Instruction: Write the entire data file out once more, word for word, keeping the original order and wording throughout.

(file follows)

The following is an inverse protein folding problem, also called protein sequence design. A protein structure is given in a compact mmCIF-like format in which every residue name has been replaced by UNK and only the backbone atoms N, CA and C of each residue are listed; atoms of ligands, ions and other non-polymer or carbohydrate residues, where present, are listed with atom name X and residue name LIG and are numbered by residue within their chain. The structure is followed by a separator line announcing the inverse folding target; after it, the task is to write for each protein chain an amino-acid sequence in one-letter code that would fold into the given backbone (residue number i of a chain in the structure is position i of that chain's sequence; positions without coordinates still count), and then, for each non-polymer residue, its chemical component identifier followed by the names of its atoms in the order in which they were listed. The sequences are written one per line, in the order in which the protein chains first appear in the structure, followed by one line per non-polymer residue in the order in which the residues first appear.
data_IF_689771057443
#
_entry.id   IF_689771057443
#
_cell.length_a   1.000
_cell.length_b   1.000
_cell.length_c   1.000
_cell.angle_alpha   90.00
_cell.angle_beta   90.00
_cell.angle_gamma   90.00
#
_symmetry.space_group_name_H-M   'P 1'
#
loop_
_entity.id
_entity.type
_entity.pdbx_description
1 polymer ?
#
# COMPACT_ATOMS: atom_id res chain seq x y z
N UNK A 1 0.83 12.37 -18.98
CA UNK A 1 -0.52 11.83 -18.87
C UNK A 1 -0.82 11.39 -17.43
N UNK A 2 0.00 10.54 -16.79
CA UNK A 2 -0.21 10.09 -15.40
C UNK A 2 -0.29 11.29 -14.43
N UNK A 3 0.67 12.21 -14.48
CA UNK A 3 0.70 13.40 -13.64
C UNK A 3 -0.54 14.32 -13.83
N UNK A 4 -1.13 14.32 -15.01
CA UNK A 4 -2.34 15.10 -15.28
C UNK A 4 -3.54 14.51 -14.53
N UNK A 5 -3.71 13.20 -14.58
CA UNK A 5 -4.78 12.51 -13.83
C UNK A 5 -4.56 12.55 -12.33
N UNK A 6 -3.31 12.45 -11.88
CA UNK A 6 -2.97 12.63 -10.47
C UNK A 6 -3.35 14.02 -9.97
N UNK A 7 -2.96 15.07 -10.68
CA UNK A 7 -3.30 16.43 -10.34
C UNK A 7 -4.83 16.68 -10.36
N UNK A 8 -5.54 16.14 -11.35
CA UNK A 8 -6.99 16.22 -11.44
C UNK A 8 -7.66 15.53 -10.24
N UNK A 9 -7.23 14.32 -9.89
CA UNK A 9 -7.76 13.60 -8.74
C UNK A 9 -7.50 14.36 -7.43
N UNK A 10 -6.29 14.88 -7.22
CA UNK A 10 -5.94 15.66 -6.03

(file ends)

The following is an inverse protein folding problem, also called protein sequence design. A protein structure is given in a compact mmCIF-like format in which every residue name has been replaced by UNK and only the backbone atoms N, CA and C of each residue are listed; atoms of ligands, ions and other non-polymer or carbohydrate residues, where present, are listed with atom name X and residue name LIG and are numbered by residue within their chain. The structure is followed by a separator line announcing the inverse folding target; after it, the task is to write for each protein chain an amino-acid sequence in one-letter code that would fold into the given backbone (residue number i of a chain in the structure is position i of that chain's sequence; positions without coordinates still count), and then, for each non-polymer residue, its chemical component identifier followed by the names of its atoms in the order in which they were listed. The sequences are written one per line, in the order in which the protein chains first appear in the structure, followed by one line per non-polymer residue in the order in which the residues first appear.
data_IF_689771057443
#
_entry.id   IF_689771057443
#
_cell.length_a   1.000
_cell.length_b   1.000
_cell.length_c   1.000
_cell.angle_alpha   90.00
_cell.angle_beta   90.00
_cell.angle_gamma   90.00
#
_symmetry.space_group_name_H-M   'P 1'
#
loop_
_entity.id
_entity.type
_entity.pdbx_description
1 polymer ?
#
# COMPACT_ATOMS: atom_id res chain seq x y z
N UNK A 1 0.83 12.37 -18.98
CA UNK A 1 -0.52 11.83 -18.87
C UNK A 1 -0.82 11.39 -17.43
N UNK A 2 0.00 10.54 -16.79
CA UNK A 2 -0.21 10.09 -15.40
C UNK A 2 -0.29 11.29 -14.43
N UNK A 3 0.67 12.21 -14.48
CA UNK A 3 0.70 13.40 -13.64
C UNK A 3 -0.54 14.32 -13.83
N UNK A 4 -1.13 14.32 -15.01
CA UNK A 4 -2.34 15.10 -15.28
C UNK A 4 -3.54 14.51 -14.53
N UNK A 5 -3.71 13.20 -14.58
CA UNK A 5 -4.78 12.51 -13.83
C UNK A 5 -4.56 12.55 -12.33
N UNK A 6 -3.31 12.45 -11.88
CA UNK A 6 -2.97 12.63 -10.47
C UNK A 6 -3.35 14.02 -9.97
N UNK A 7 -2.96 15.07 -10.68
CA UNK A 7 -3.30 16.43 -10.34
C UNK A 7 -4.83 16.68 -10.36
N UNK A 8 -5.54 16.14 -11.35
CA UNK A 8 -6.99 16.22 -11.44
C UNK A 8 -7.66 15.53 -10.24
N UNK A 9 -7.23 14.32 -9.89
CA UNK A 9 -7.76 13.60 -8.74
C UNK A 9 -7.50 14.36 -7.43
N UNK A 10 -6.29 14.88 -7.22
CA UNK A 10 -5.94 15.66 -6.03